a review by Rich Horton
Kenneth Bulmer again! With Edmond Hamilton. I'm posting this review -- a brand new Ace Double review -- on Hamilton's birthday, October 21.
|(Covers by Jack Gaughan and Jerome Podwil)
Edmond Hamilton (1904-1977) of course was an early legend of the field, mostly for his Space Opera, though he was also associated with Weird Tales, where his first story appeared. He wrote most of the Captain Future stories, and was a regular writer for DC Comics. And of course he was married to the great Leigh Brackett.
And as I've noted before: Henry Kenneth Bulmer, born in England in 1921, was a very prolific writer from the early '50s, under his own name and many others, most notably "Alan Burt Akers", the name under which he wrote the Dray Prescot series for DAW. He was primarily an SF writer, but also did a lot of work in other genres. He was editor of the New Writings in SF anthology series after the death of John Carnell. He died in 2005.
Fugitive of the Stars opens with the Vega Queen and Captain Horne on a mission to worlds on the edge of the Federation. These worlds have problems -- piracy, for one. But for some reason they resist joining the Federation. Skereth is a major world, and the Vega Queen is set to pick up a local politician to take him to a conference -- and he's a pro-Federation man, so this could lead to Skereth joining.
On shore leave, the Queen's young navigator gets into a fight, and he's out of commission. A local man, Ardric, with navigation experience applies to take his place. All seems fine. But on the approach to Arcturus, Horne is asleep when it is time to traverse the "meteor swarm". Ardric leads the ship through, but there's a mistake, and the ship is destroyed, with almost everyone, including the pro-Federation politician, killed. Horne survives and is charged with dereliction of duty for being in a druken stupor. His career ruined, he realizes that Ardric, who portrayed himself as Federation sympathizer, must have actually been anti-Federation, and must have fed Horne a mickey and then purposely crashed the ship.
Out of options, Horne decides to return to Skereth and look for a way to clear his name. He is convinced that Ardric survived, so he'll look for him. But on arriving, he soon realizes that Ardric's father is the leader of a commercial concern that has reasons to stay out of the Federation. And that has the power to have him killed. And before long he's on a desperate trek to the city they control -- but then is diverted, in the company of a beautiful girl, who turns out to be the daughter of the pro-Federation man who died in the Vega Queen disaster. And the two of them end up in the company of some aliens, who tell of a tale of slavers who brought them to Skereth to work on something called "the Project".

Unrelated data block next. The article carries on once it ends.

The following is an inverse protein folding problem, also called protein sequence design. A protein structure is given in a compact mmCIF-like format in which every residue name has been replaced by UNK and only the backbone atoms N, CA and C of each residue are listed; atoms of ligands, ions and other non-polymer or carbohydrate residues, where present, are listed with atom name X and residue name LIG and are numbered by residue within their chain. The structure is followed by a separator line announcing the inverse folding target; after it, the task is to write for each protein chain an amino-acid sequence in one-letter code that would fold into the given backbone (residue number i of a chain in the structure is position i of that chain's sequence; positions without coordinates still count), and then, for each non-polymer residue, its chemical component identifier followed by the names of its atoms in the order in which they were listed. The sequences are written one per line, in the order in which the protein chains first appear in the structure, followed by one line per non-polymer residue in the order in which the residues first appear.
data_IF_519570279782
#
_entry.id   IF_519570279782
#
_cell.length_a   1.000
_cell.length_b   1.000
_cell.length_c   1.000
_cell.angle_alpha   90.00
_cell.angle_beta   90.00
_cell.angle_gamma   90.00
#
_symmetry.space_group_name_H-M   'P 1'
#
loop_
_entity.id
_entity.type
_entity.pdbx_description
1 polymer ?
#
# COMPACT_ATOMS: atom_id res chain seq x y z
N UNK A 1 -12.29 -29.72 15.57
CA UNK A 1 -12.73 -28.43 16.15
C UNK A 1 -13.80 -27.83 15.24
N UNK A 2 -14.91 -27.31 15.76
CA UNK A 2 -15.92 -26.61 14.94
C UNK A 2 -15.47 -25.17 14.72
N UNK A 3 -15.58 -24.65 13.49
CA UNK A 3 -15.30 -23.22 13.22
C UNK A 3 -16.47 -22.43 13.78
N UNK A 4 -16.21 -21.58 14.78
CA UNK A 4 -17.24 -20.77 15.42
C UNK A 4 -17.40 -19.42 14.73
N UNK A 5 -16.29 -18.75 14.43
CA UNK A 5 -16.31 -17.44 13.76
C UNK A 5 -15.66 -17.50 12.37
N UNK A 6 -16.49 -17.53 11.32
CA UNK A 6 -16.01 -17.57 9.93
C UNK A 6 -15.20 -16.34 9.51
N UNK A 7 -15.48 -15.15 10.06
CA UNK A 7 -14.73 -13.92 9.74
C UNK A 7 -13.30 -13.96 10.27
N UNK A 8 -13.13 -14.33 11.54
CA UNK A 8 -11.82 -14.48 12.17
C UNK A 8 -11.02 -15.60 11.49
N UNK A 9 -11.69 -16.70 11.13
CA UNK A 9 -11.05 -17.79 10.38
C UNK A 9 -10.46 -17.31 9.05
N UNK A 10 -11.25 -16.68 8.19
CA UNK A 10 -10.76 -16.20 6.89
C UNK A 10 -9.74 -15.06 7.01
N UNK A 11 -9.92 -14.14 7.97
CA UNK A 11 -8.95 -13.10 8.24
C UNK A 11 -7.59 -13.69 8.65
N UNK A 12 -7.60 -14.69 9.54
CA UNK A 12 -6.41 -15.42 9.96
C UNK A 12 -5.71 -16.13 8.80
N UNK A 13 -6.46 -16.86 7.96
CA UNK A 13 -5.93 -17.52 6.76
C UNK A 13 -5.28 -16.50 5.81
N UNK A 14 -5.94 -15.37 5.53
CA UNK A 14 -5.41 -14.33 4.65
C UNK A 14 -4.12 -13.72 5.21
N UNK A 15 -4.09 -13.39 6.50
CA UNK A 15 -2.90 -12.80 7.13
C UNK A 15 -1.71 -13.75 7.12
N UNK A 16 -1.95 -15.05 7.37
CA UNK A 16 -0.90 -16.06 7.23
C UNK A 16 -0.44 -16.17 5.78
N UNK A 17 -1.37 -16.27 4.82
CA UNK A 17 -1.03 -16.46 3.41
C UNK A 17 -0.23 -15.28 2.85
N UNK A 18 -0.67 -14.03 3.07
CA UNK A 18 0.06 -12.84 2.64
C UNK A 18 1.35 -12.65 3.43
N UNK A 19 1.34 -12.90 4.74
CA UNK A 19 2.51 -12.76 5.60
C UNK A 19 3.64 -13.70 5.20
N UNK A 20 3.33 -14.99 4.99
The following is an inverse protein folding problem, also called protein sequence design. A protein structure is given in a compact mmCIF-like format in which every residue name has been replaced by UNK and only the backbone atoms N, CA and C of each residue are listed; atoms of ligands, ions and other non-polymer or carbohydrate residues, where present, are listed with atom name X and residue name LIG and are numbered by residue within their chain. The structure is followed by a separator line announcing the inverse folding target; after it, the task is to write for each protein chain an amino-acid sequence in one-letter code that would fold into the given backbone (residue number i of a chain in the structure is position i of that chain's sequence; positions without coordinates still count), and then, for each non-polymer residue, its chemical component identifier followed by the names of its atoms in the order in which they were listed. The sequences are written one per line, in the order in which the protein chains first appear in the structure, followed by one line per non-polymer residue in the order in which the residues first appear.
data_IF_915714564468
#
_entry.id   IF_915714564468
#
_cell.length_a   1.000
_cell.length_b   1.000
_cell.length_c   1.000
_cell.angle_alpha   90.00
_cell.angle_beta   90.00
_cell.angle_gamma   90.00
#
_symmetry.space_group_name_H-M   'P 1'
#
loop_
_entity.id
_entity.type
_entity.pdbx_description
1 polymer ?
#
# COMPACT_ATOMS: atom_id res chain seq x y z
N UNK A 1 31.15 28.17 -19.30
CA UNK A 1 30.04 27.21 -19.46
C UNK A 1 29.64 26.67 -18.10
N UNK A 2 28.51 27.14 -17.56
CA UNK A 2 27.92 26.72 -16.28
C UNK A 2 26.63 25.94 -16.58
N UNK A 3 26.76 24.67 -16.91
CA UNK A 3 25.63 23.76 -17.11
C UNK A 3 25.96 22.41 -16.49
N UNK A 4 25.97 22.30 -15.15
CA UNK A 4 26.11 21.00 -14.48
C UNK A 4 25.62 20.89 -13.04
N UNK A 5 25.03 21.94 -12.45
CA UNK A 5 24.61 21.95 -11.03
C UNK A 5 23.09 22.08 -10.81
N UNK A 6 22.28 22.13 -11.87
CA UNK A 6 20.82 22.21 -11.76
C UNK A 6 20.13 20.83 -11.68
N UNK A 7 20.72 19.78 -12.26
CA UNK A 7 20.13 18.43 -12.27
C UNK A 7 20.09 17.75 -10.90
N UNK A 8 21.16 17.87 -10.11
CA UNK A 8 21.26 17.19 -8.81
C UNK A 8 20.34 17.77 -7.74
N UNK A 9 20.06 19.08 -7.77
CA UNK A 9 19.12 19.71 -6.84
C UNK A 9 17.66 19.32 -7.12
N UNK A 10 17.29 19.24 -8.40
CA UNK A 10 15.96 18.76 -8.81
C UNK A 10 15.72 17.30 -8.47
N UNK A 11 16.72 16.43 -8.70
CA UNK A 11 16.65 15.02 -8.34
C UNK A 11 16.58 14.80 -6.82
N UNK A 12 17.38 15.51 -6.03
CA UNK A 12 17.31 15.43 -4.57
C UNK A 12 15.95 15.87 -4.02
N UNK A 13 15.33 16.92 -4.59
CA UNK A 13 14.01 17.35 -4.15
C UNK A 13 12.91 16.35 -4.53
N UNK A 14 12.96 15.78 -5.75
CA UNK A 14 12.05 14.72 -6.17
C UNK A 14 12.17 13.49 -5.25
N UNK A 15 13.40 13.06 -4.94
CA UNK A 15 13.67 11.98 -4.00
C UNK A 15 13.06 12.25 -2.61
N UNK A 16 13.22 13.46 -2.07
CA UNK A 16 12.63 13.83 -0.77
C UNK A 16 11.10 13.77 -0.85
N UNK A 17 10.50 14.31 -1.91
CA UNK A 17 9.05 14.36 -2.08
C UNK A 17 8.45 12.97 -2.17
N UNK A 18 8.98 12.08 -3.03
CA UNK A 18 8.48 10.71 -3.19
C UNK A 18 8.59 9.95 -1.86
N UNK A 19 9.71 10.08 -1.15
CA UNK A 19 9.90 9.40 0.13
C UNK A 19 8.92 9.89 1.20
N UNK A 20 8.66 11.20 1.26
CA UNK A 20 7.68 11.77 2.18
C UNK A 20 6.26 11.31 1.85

The rest of the novel is a pretty routine working out of the plot -- a desperate strike in the company of wildly diverse former alien slaves at the Project; the discovery of Ardric in his new role, the discovery of the nature of the Project. And a perfunctory romance plot. The general outlines never surprise, though there are occasional nice touches in the description of the aliens. This is the sort of yard goods Hamilton could turn out with one typing hand tied behind his back. Minor work.
Bulmer's Land Beyond the Map, like other Bulmer novels, starts promisingly, and has some OK ideas, and then kind of fumbles the ending, largely I think because Bulmer couldn't really figure out the answers to some neat questions his setup posed.
Roland Crane is a very wealthy man, and a collector. One even he is surprised by a visit from a beautiful young woman name Polly Gould. She is looking for a map, a strange old map, torn down the middle, and she thinks Roland has it. All this has something to do with the disappearance of her ex-fiance, Allan Gould, who was a good friend of Roland's in the War.
And indeed, Roland remembers this map, and a scary trip he made with his parents and sister, in which they attempted to follow the map and found themselves in a strange and scary land. They escape, but his sister has been institutionalized ever since. Roland has called this country the Map Country ever since. But he doesn't have the map.
Before long, then, they are the in last place Allan Gould went, County Tyrone in Ireland, trying to find evidence of either the Map or Allan's doings. And they do find strange things -- a nasty man named McArdle who also seems to be after the map, and who is willing to do anything to get it. A rich man in a village who seems to have got his money from a strange place -- it's soon clear that he must have a way to the Map Country from whence he steals valuables. And then there are the strange eyes of light that seem to attack people out of nowhere.
Eventually, of course, Roland and Polly and McArdle all end up in the Map Country, which is strange indeed, apparently a different dimension with different physical rules. And there are fights with tanklike things, and a weird city, and moving roads ... all leading to a really pretty disappointing anticlimax of an ending.
So -- I liked Roland and Polly and their relationship. And I thought the Map Country and its mystery seemed worth investigating. But the conclusion disappoints. So it goes.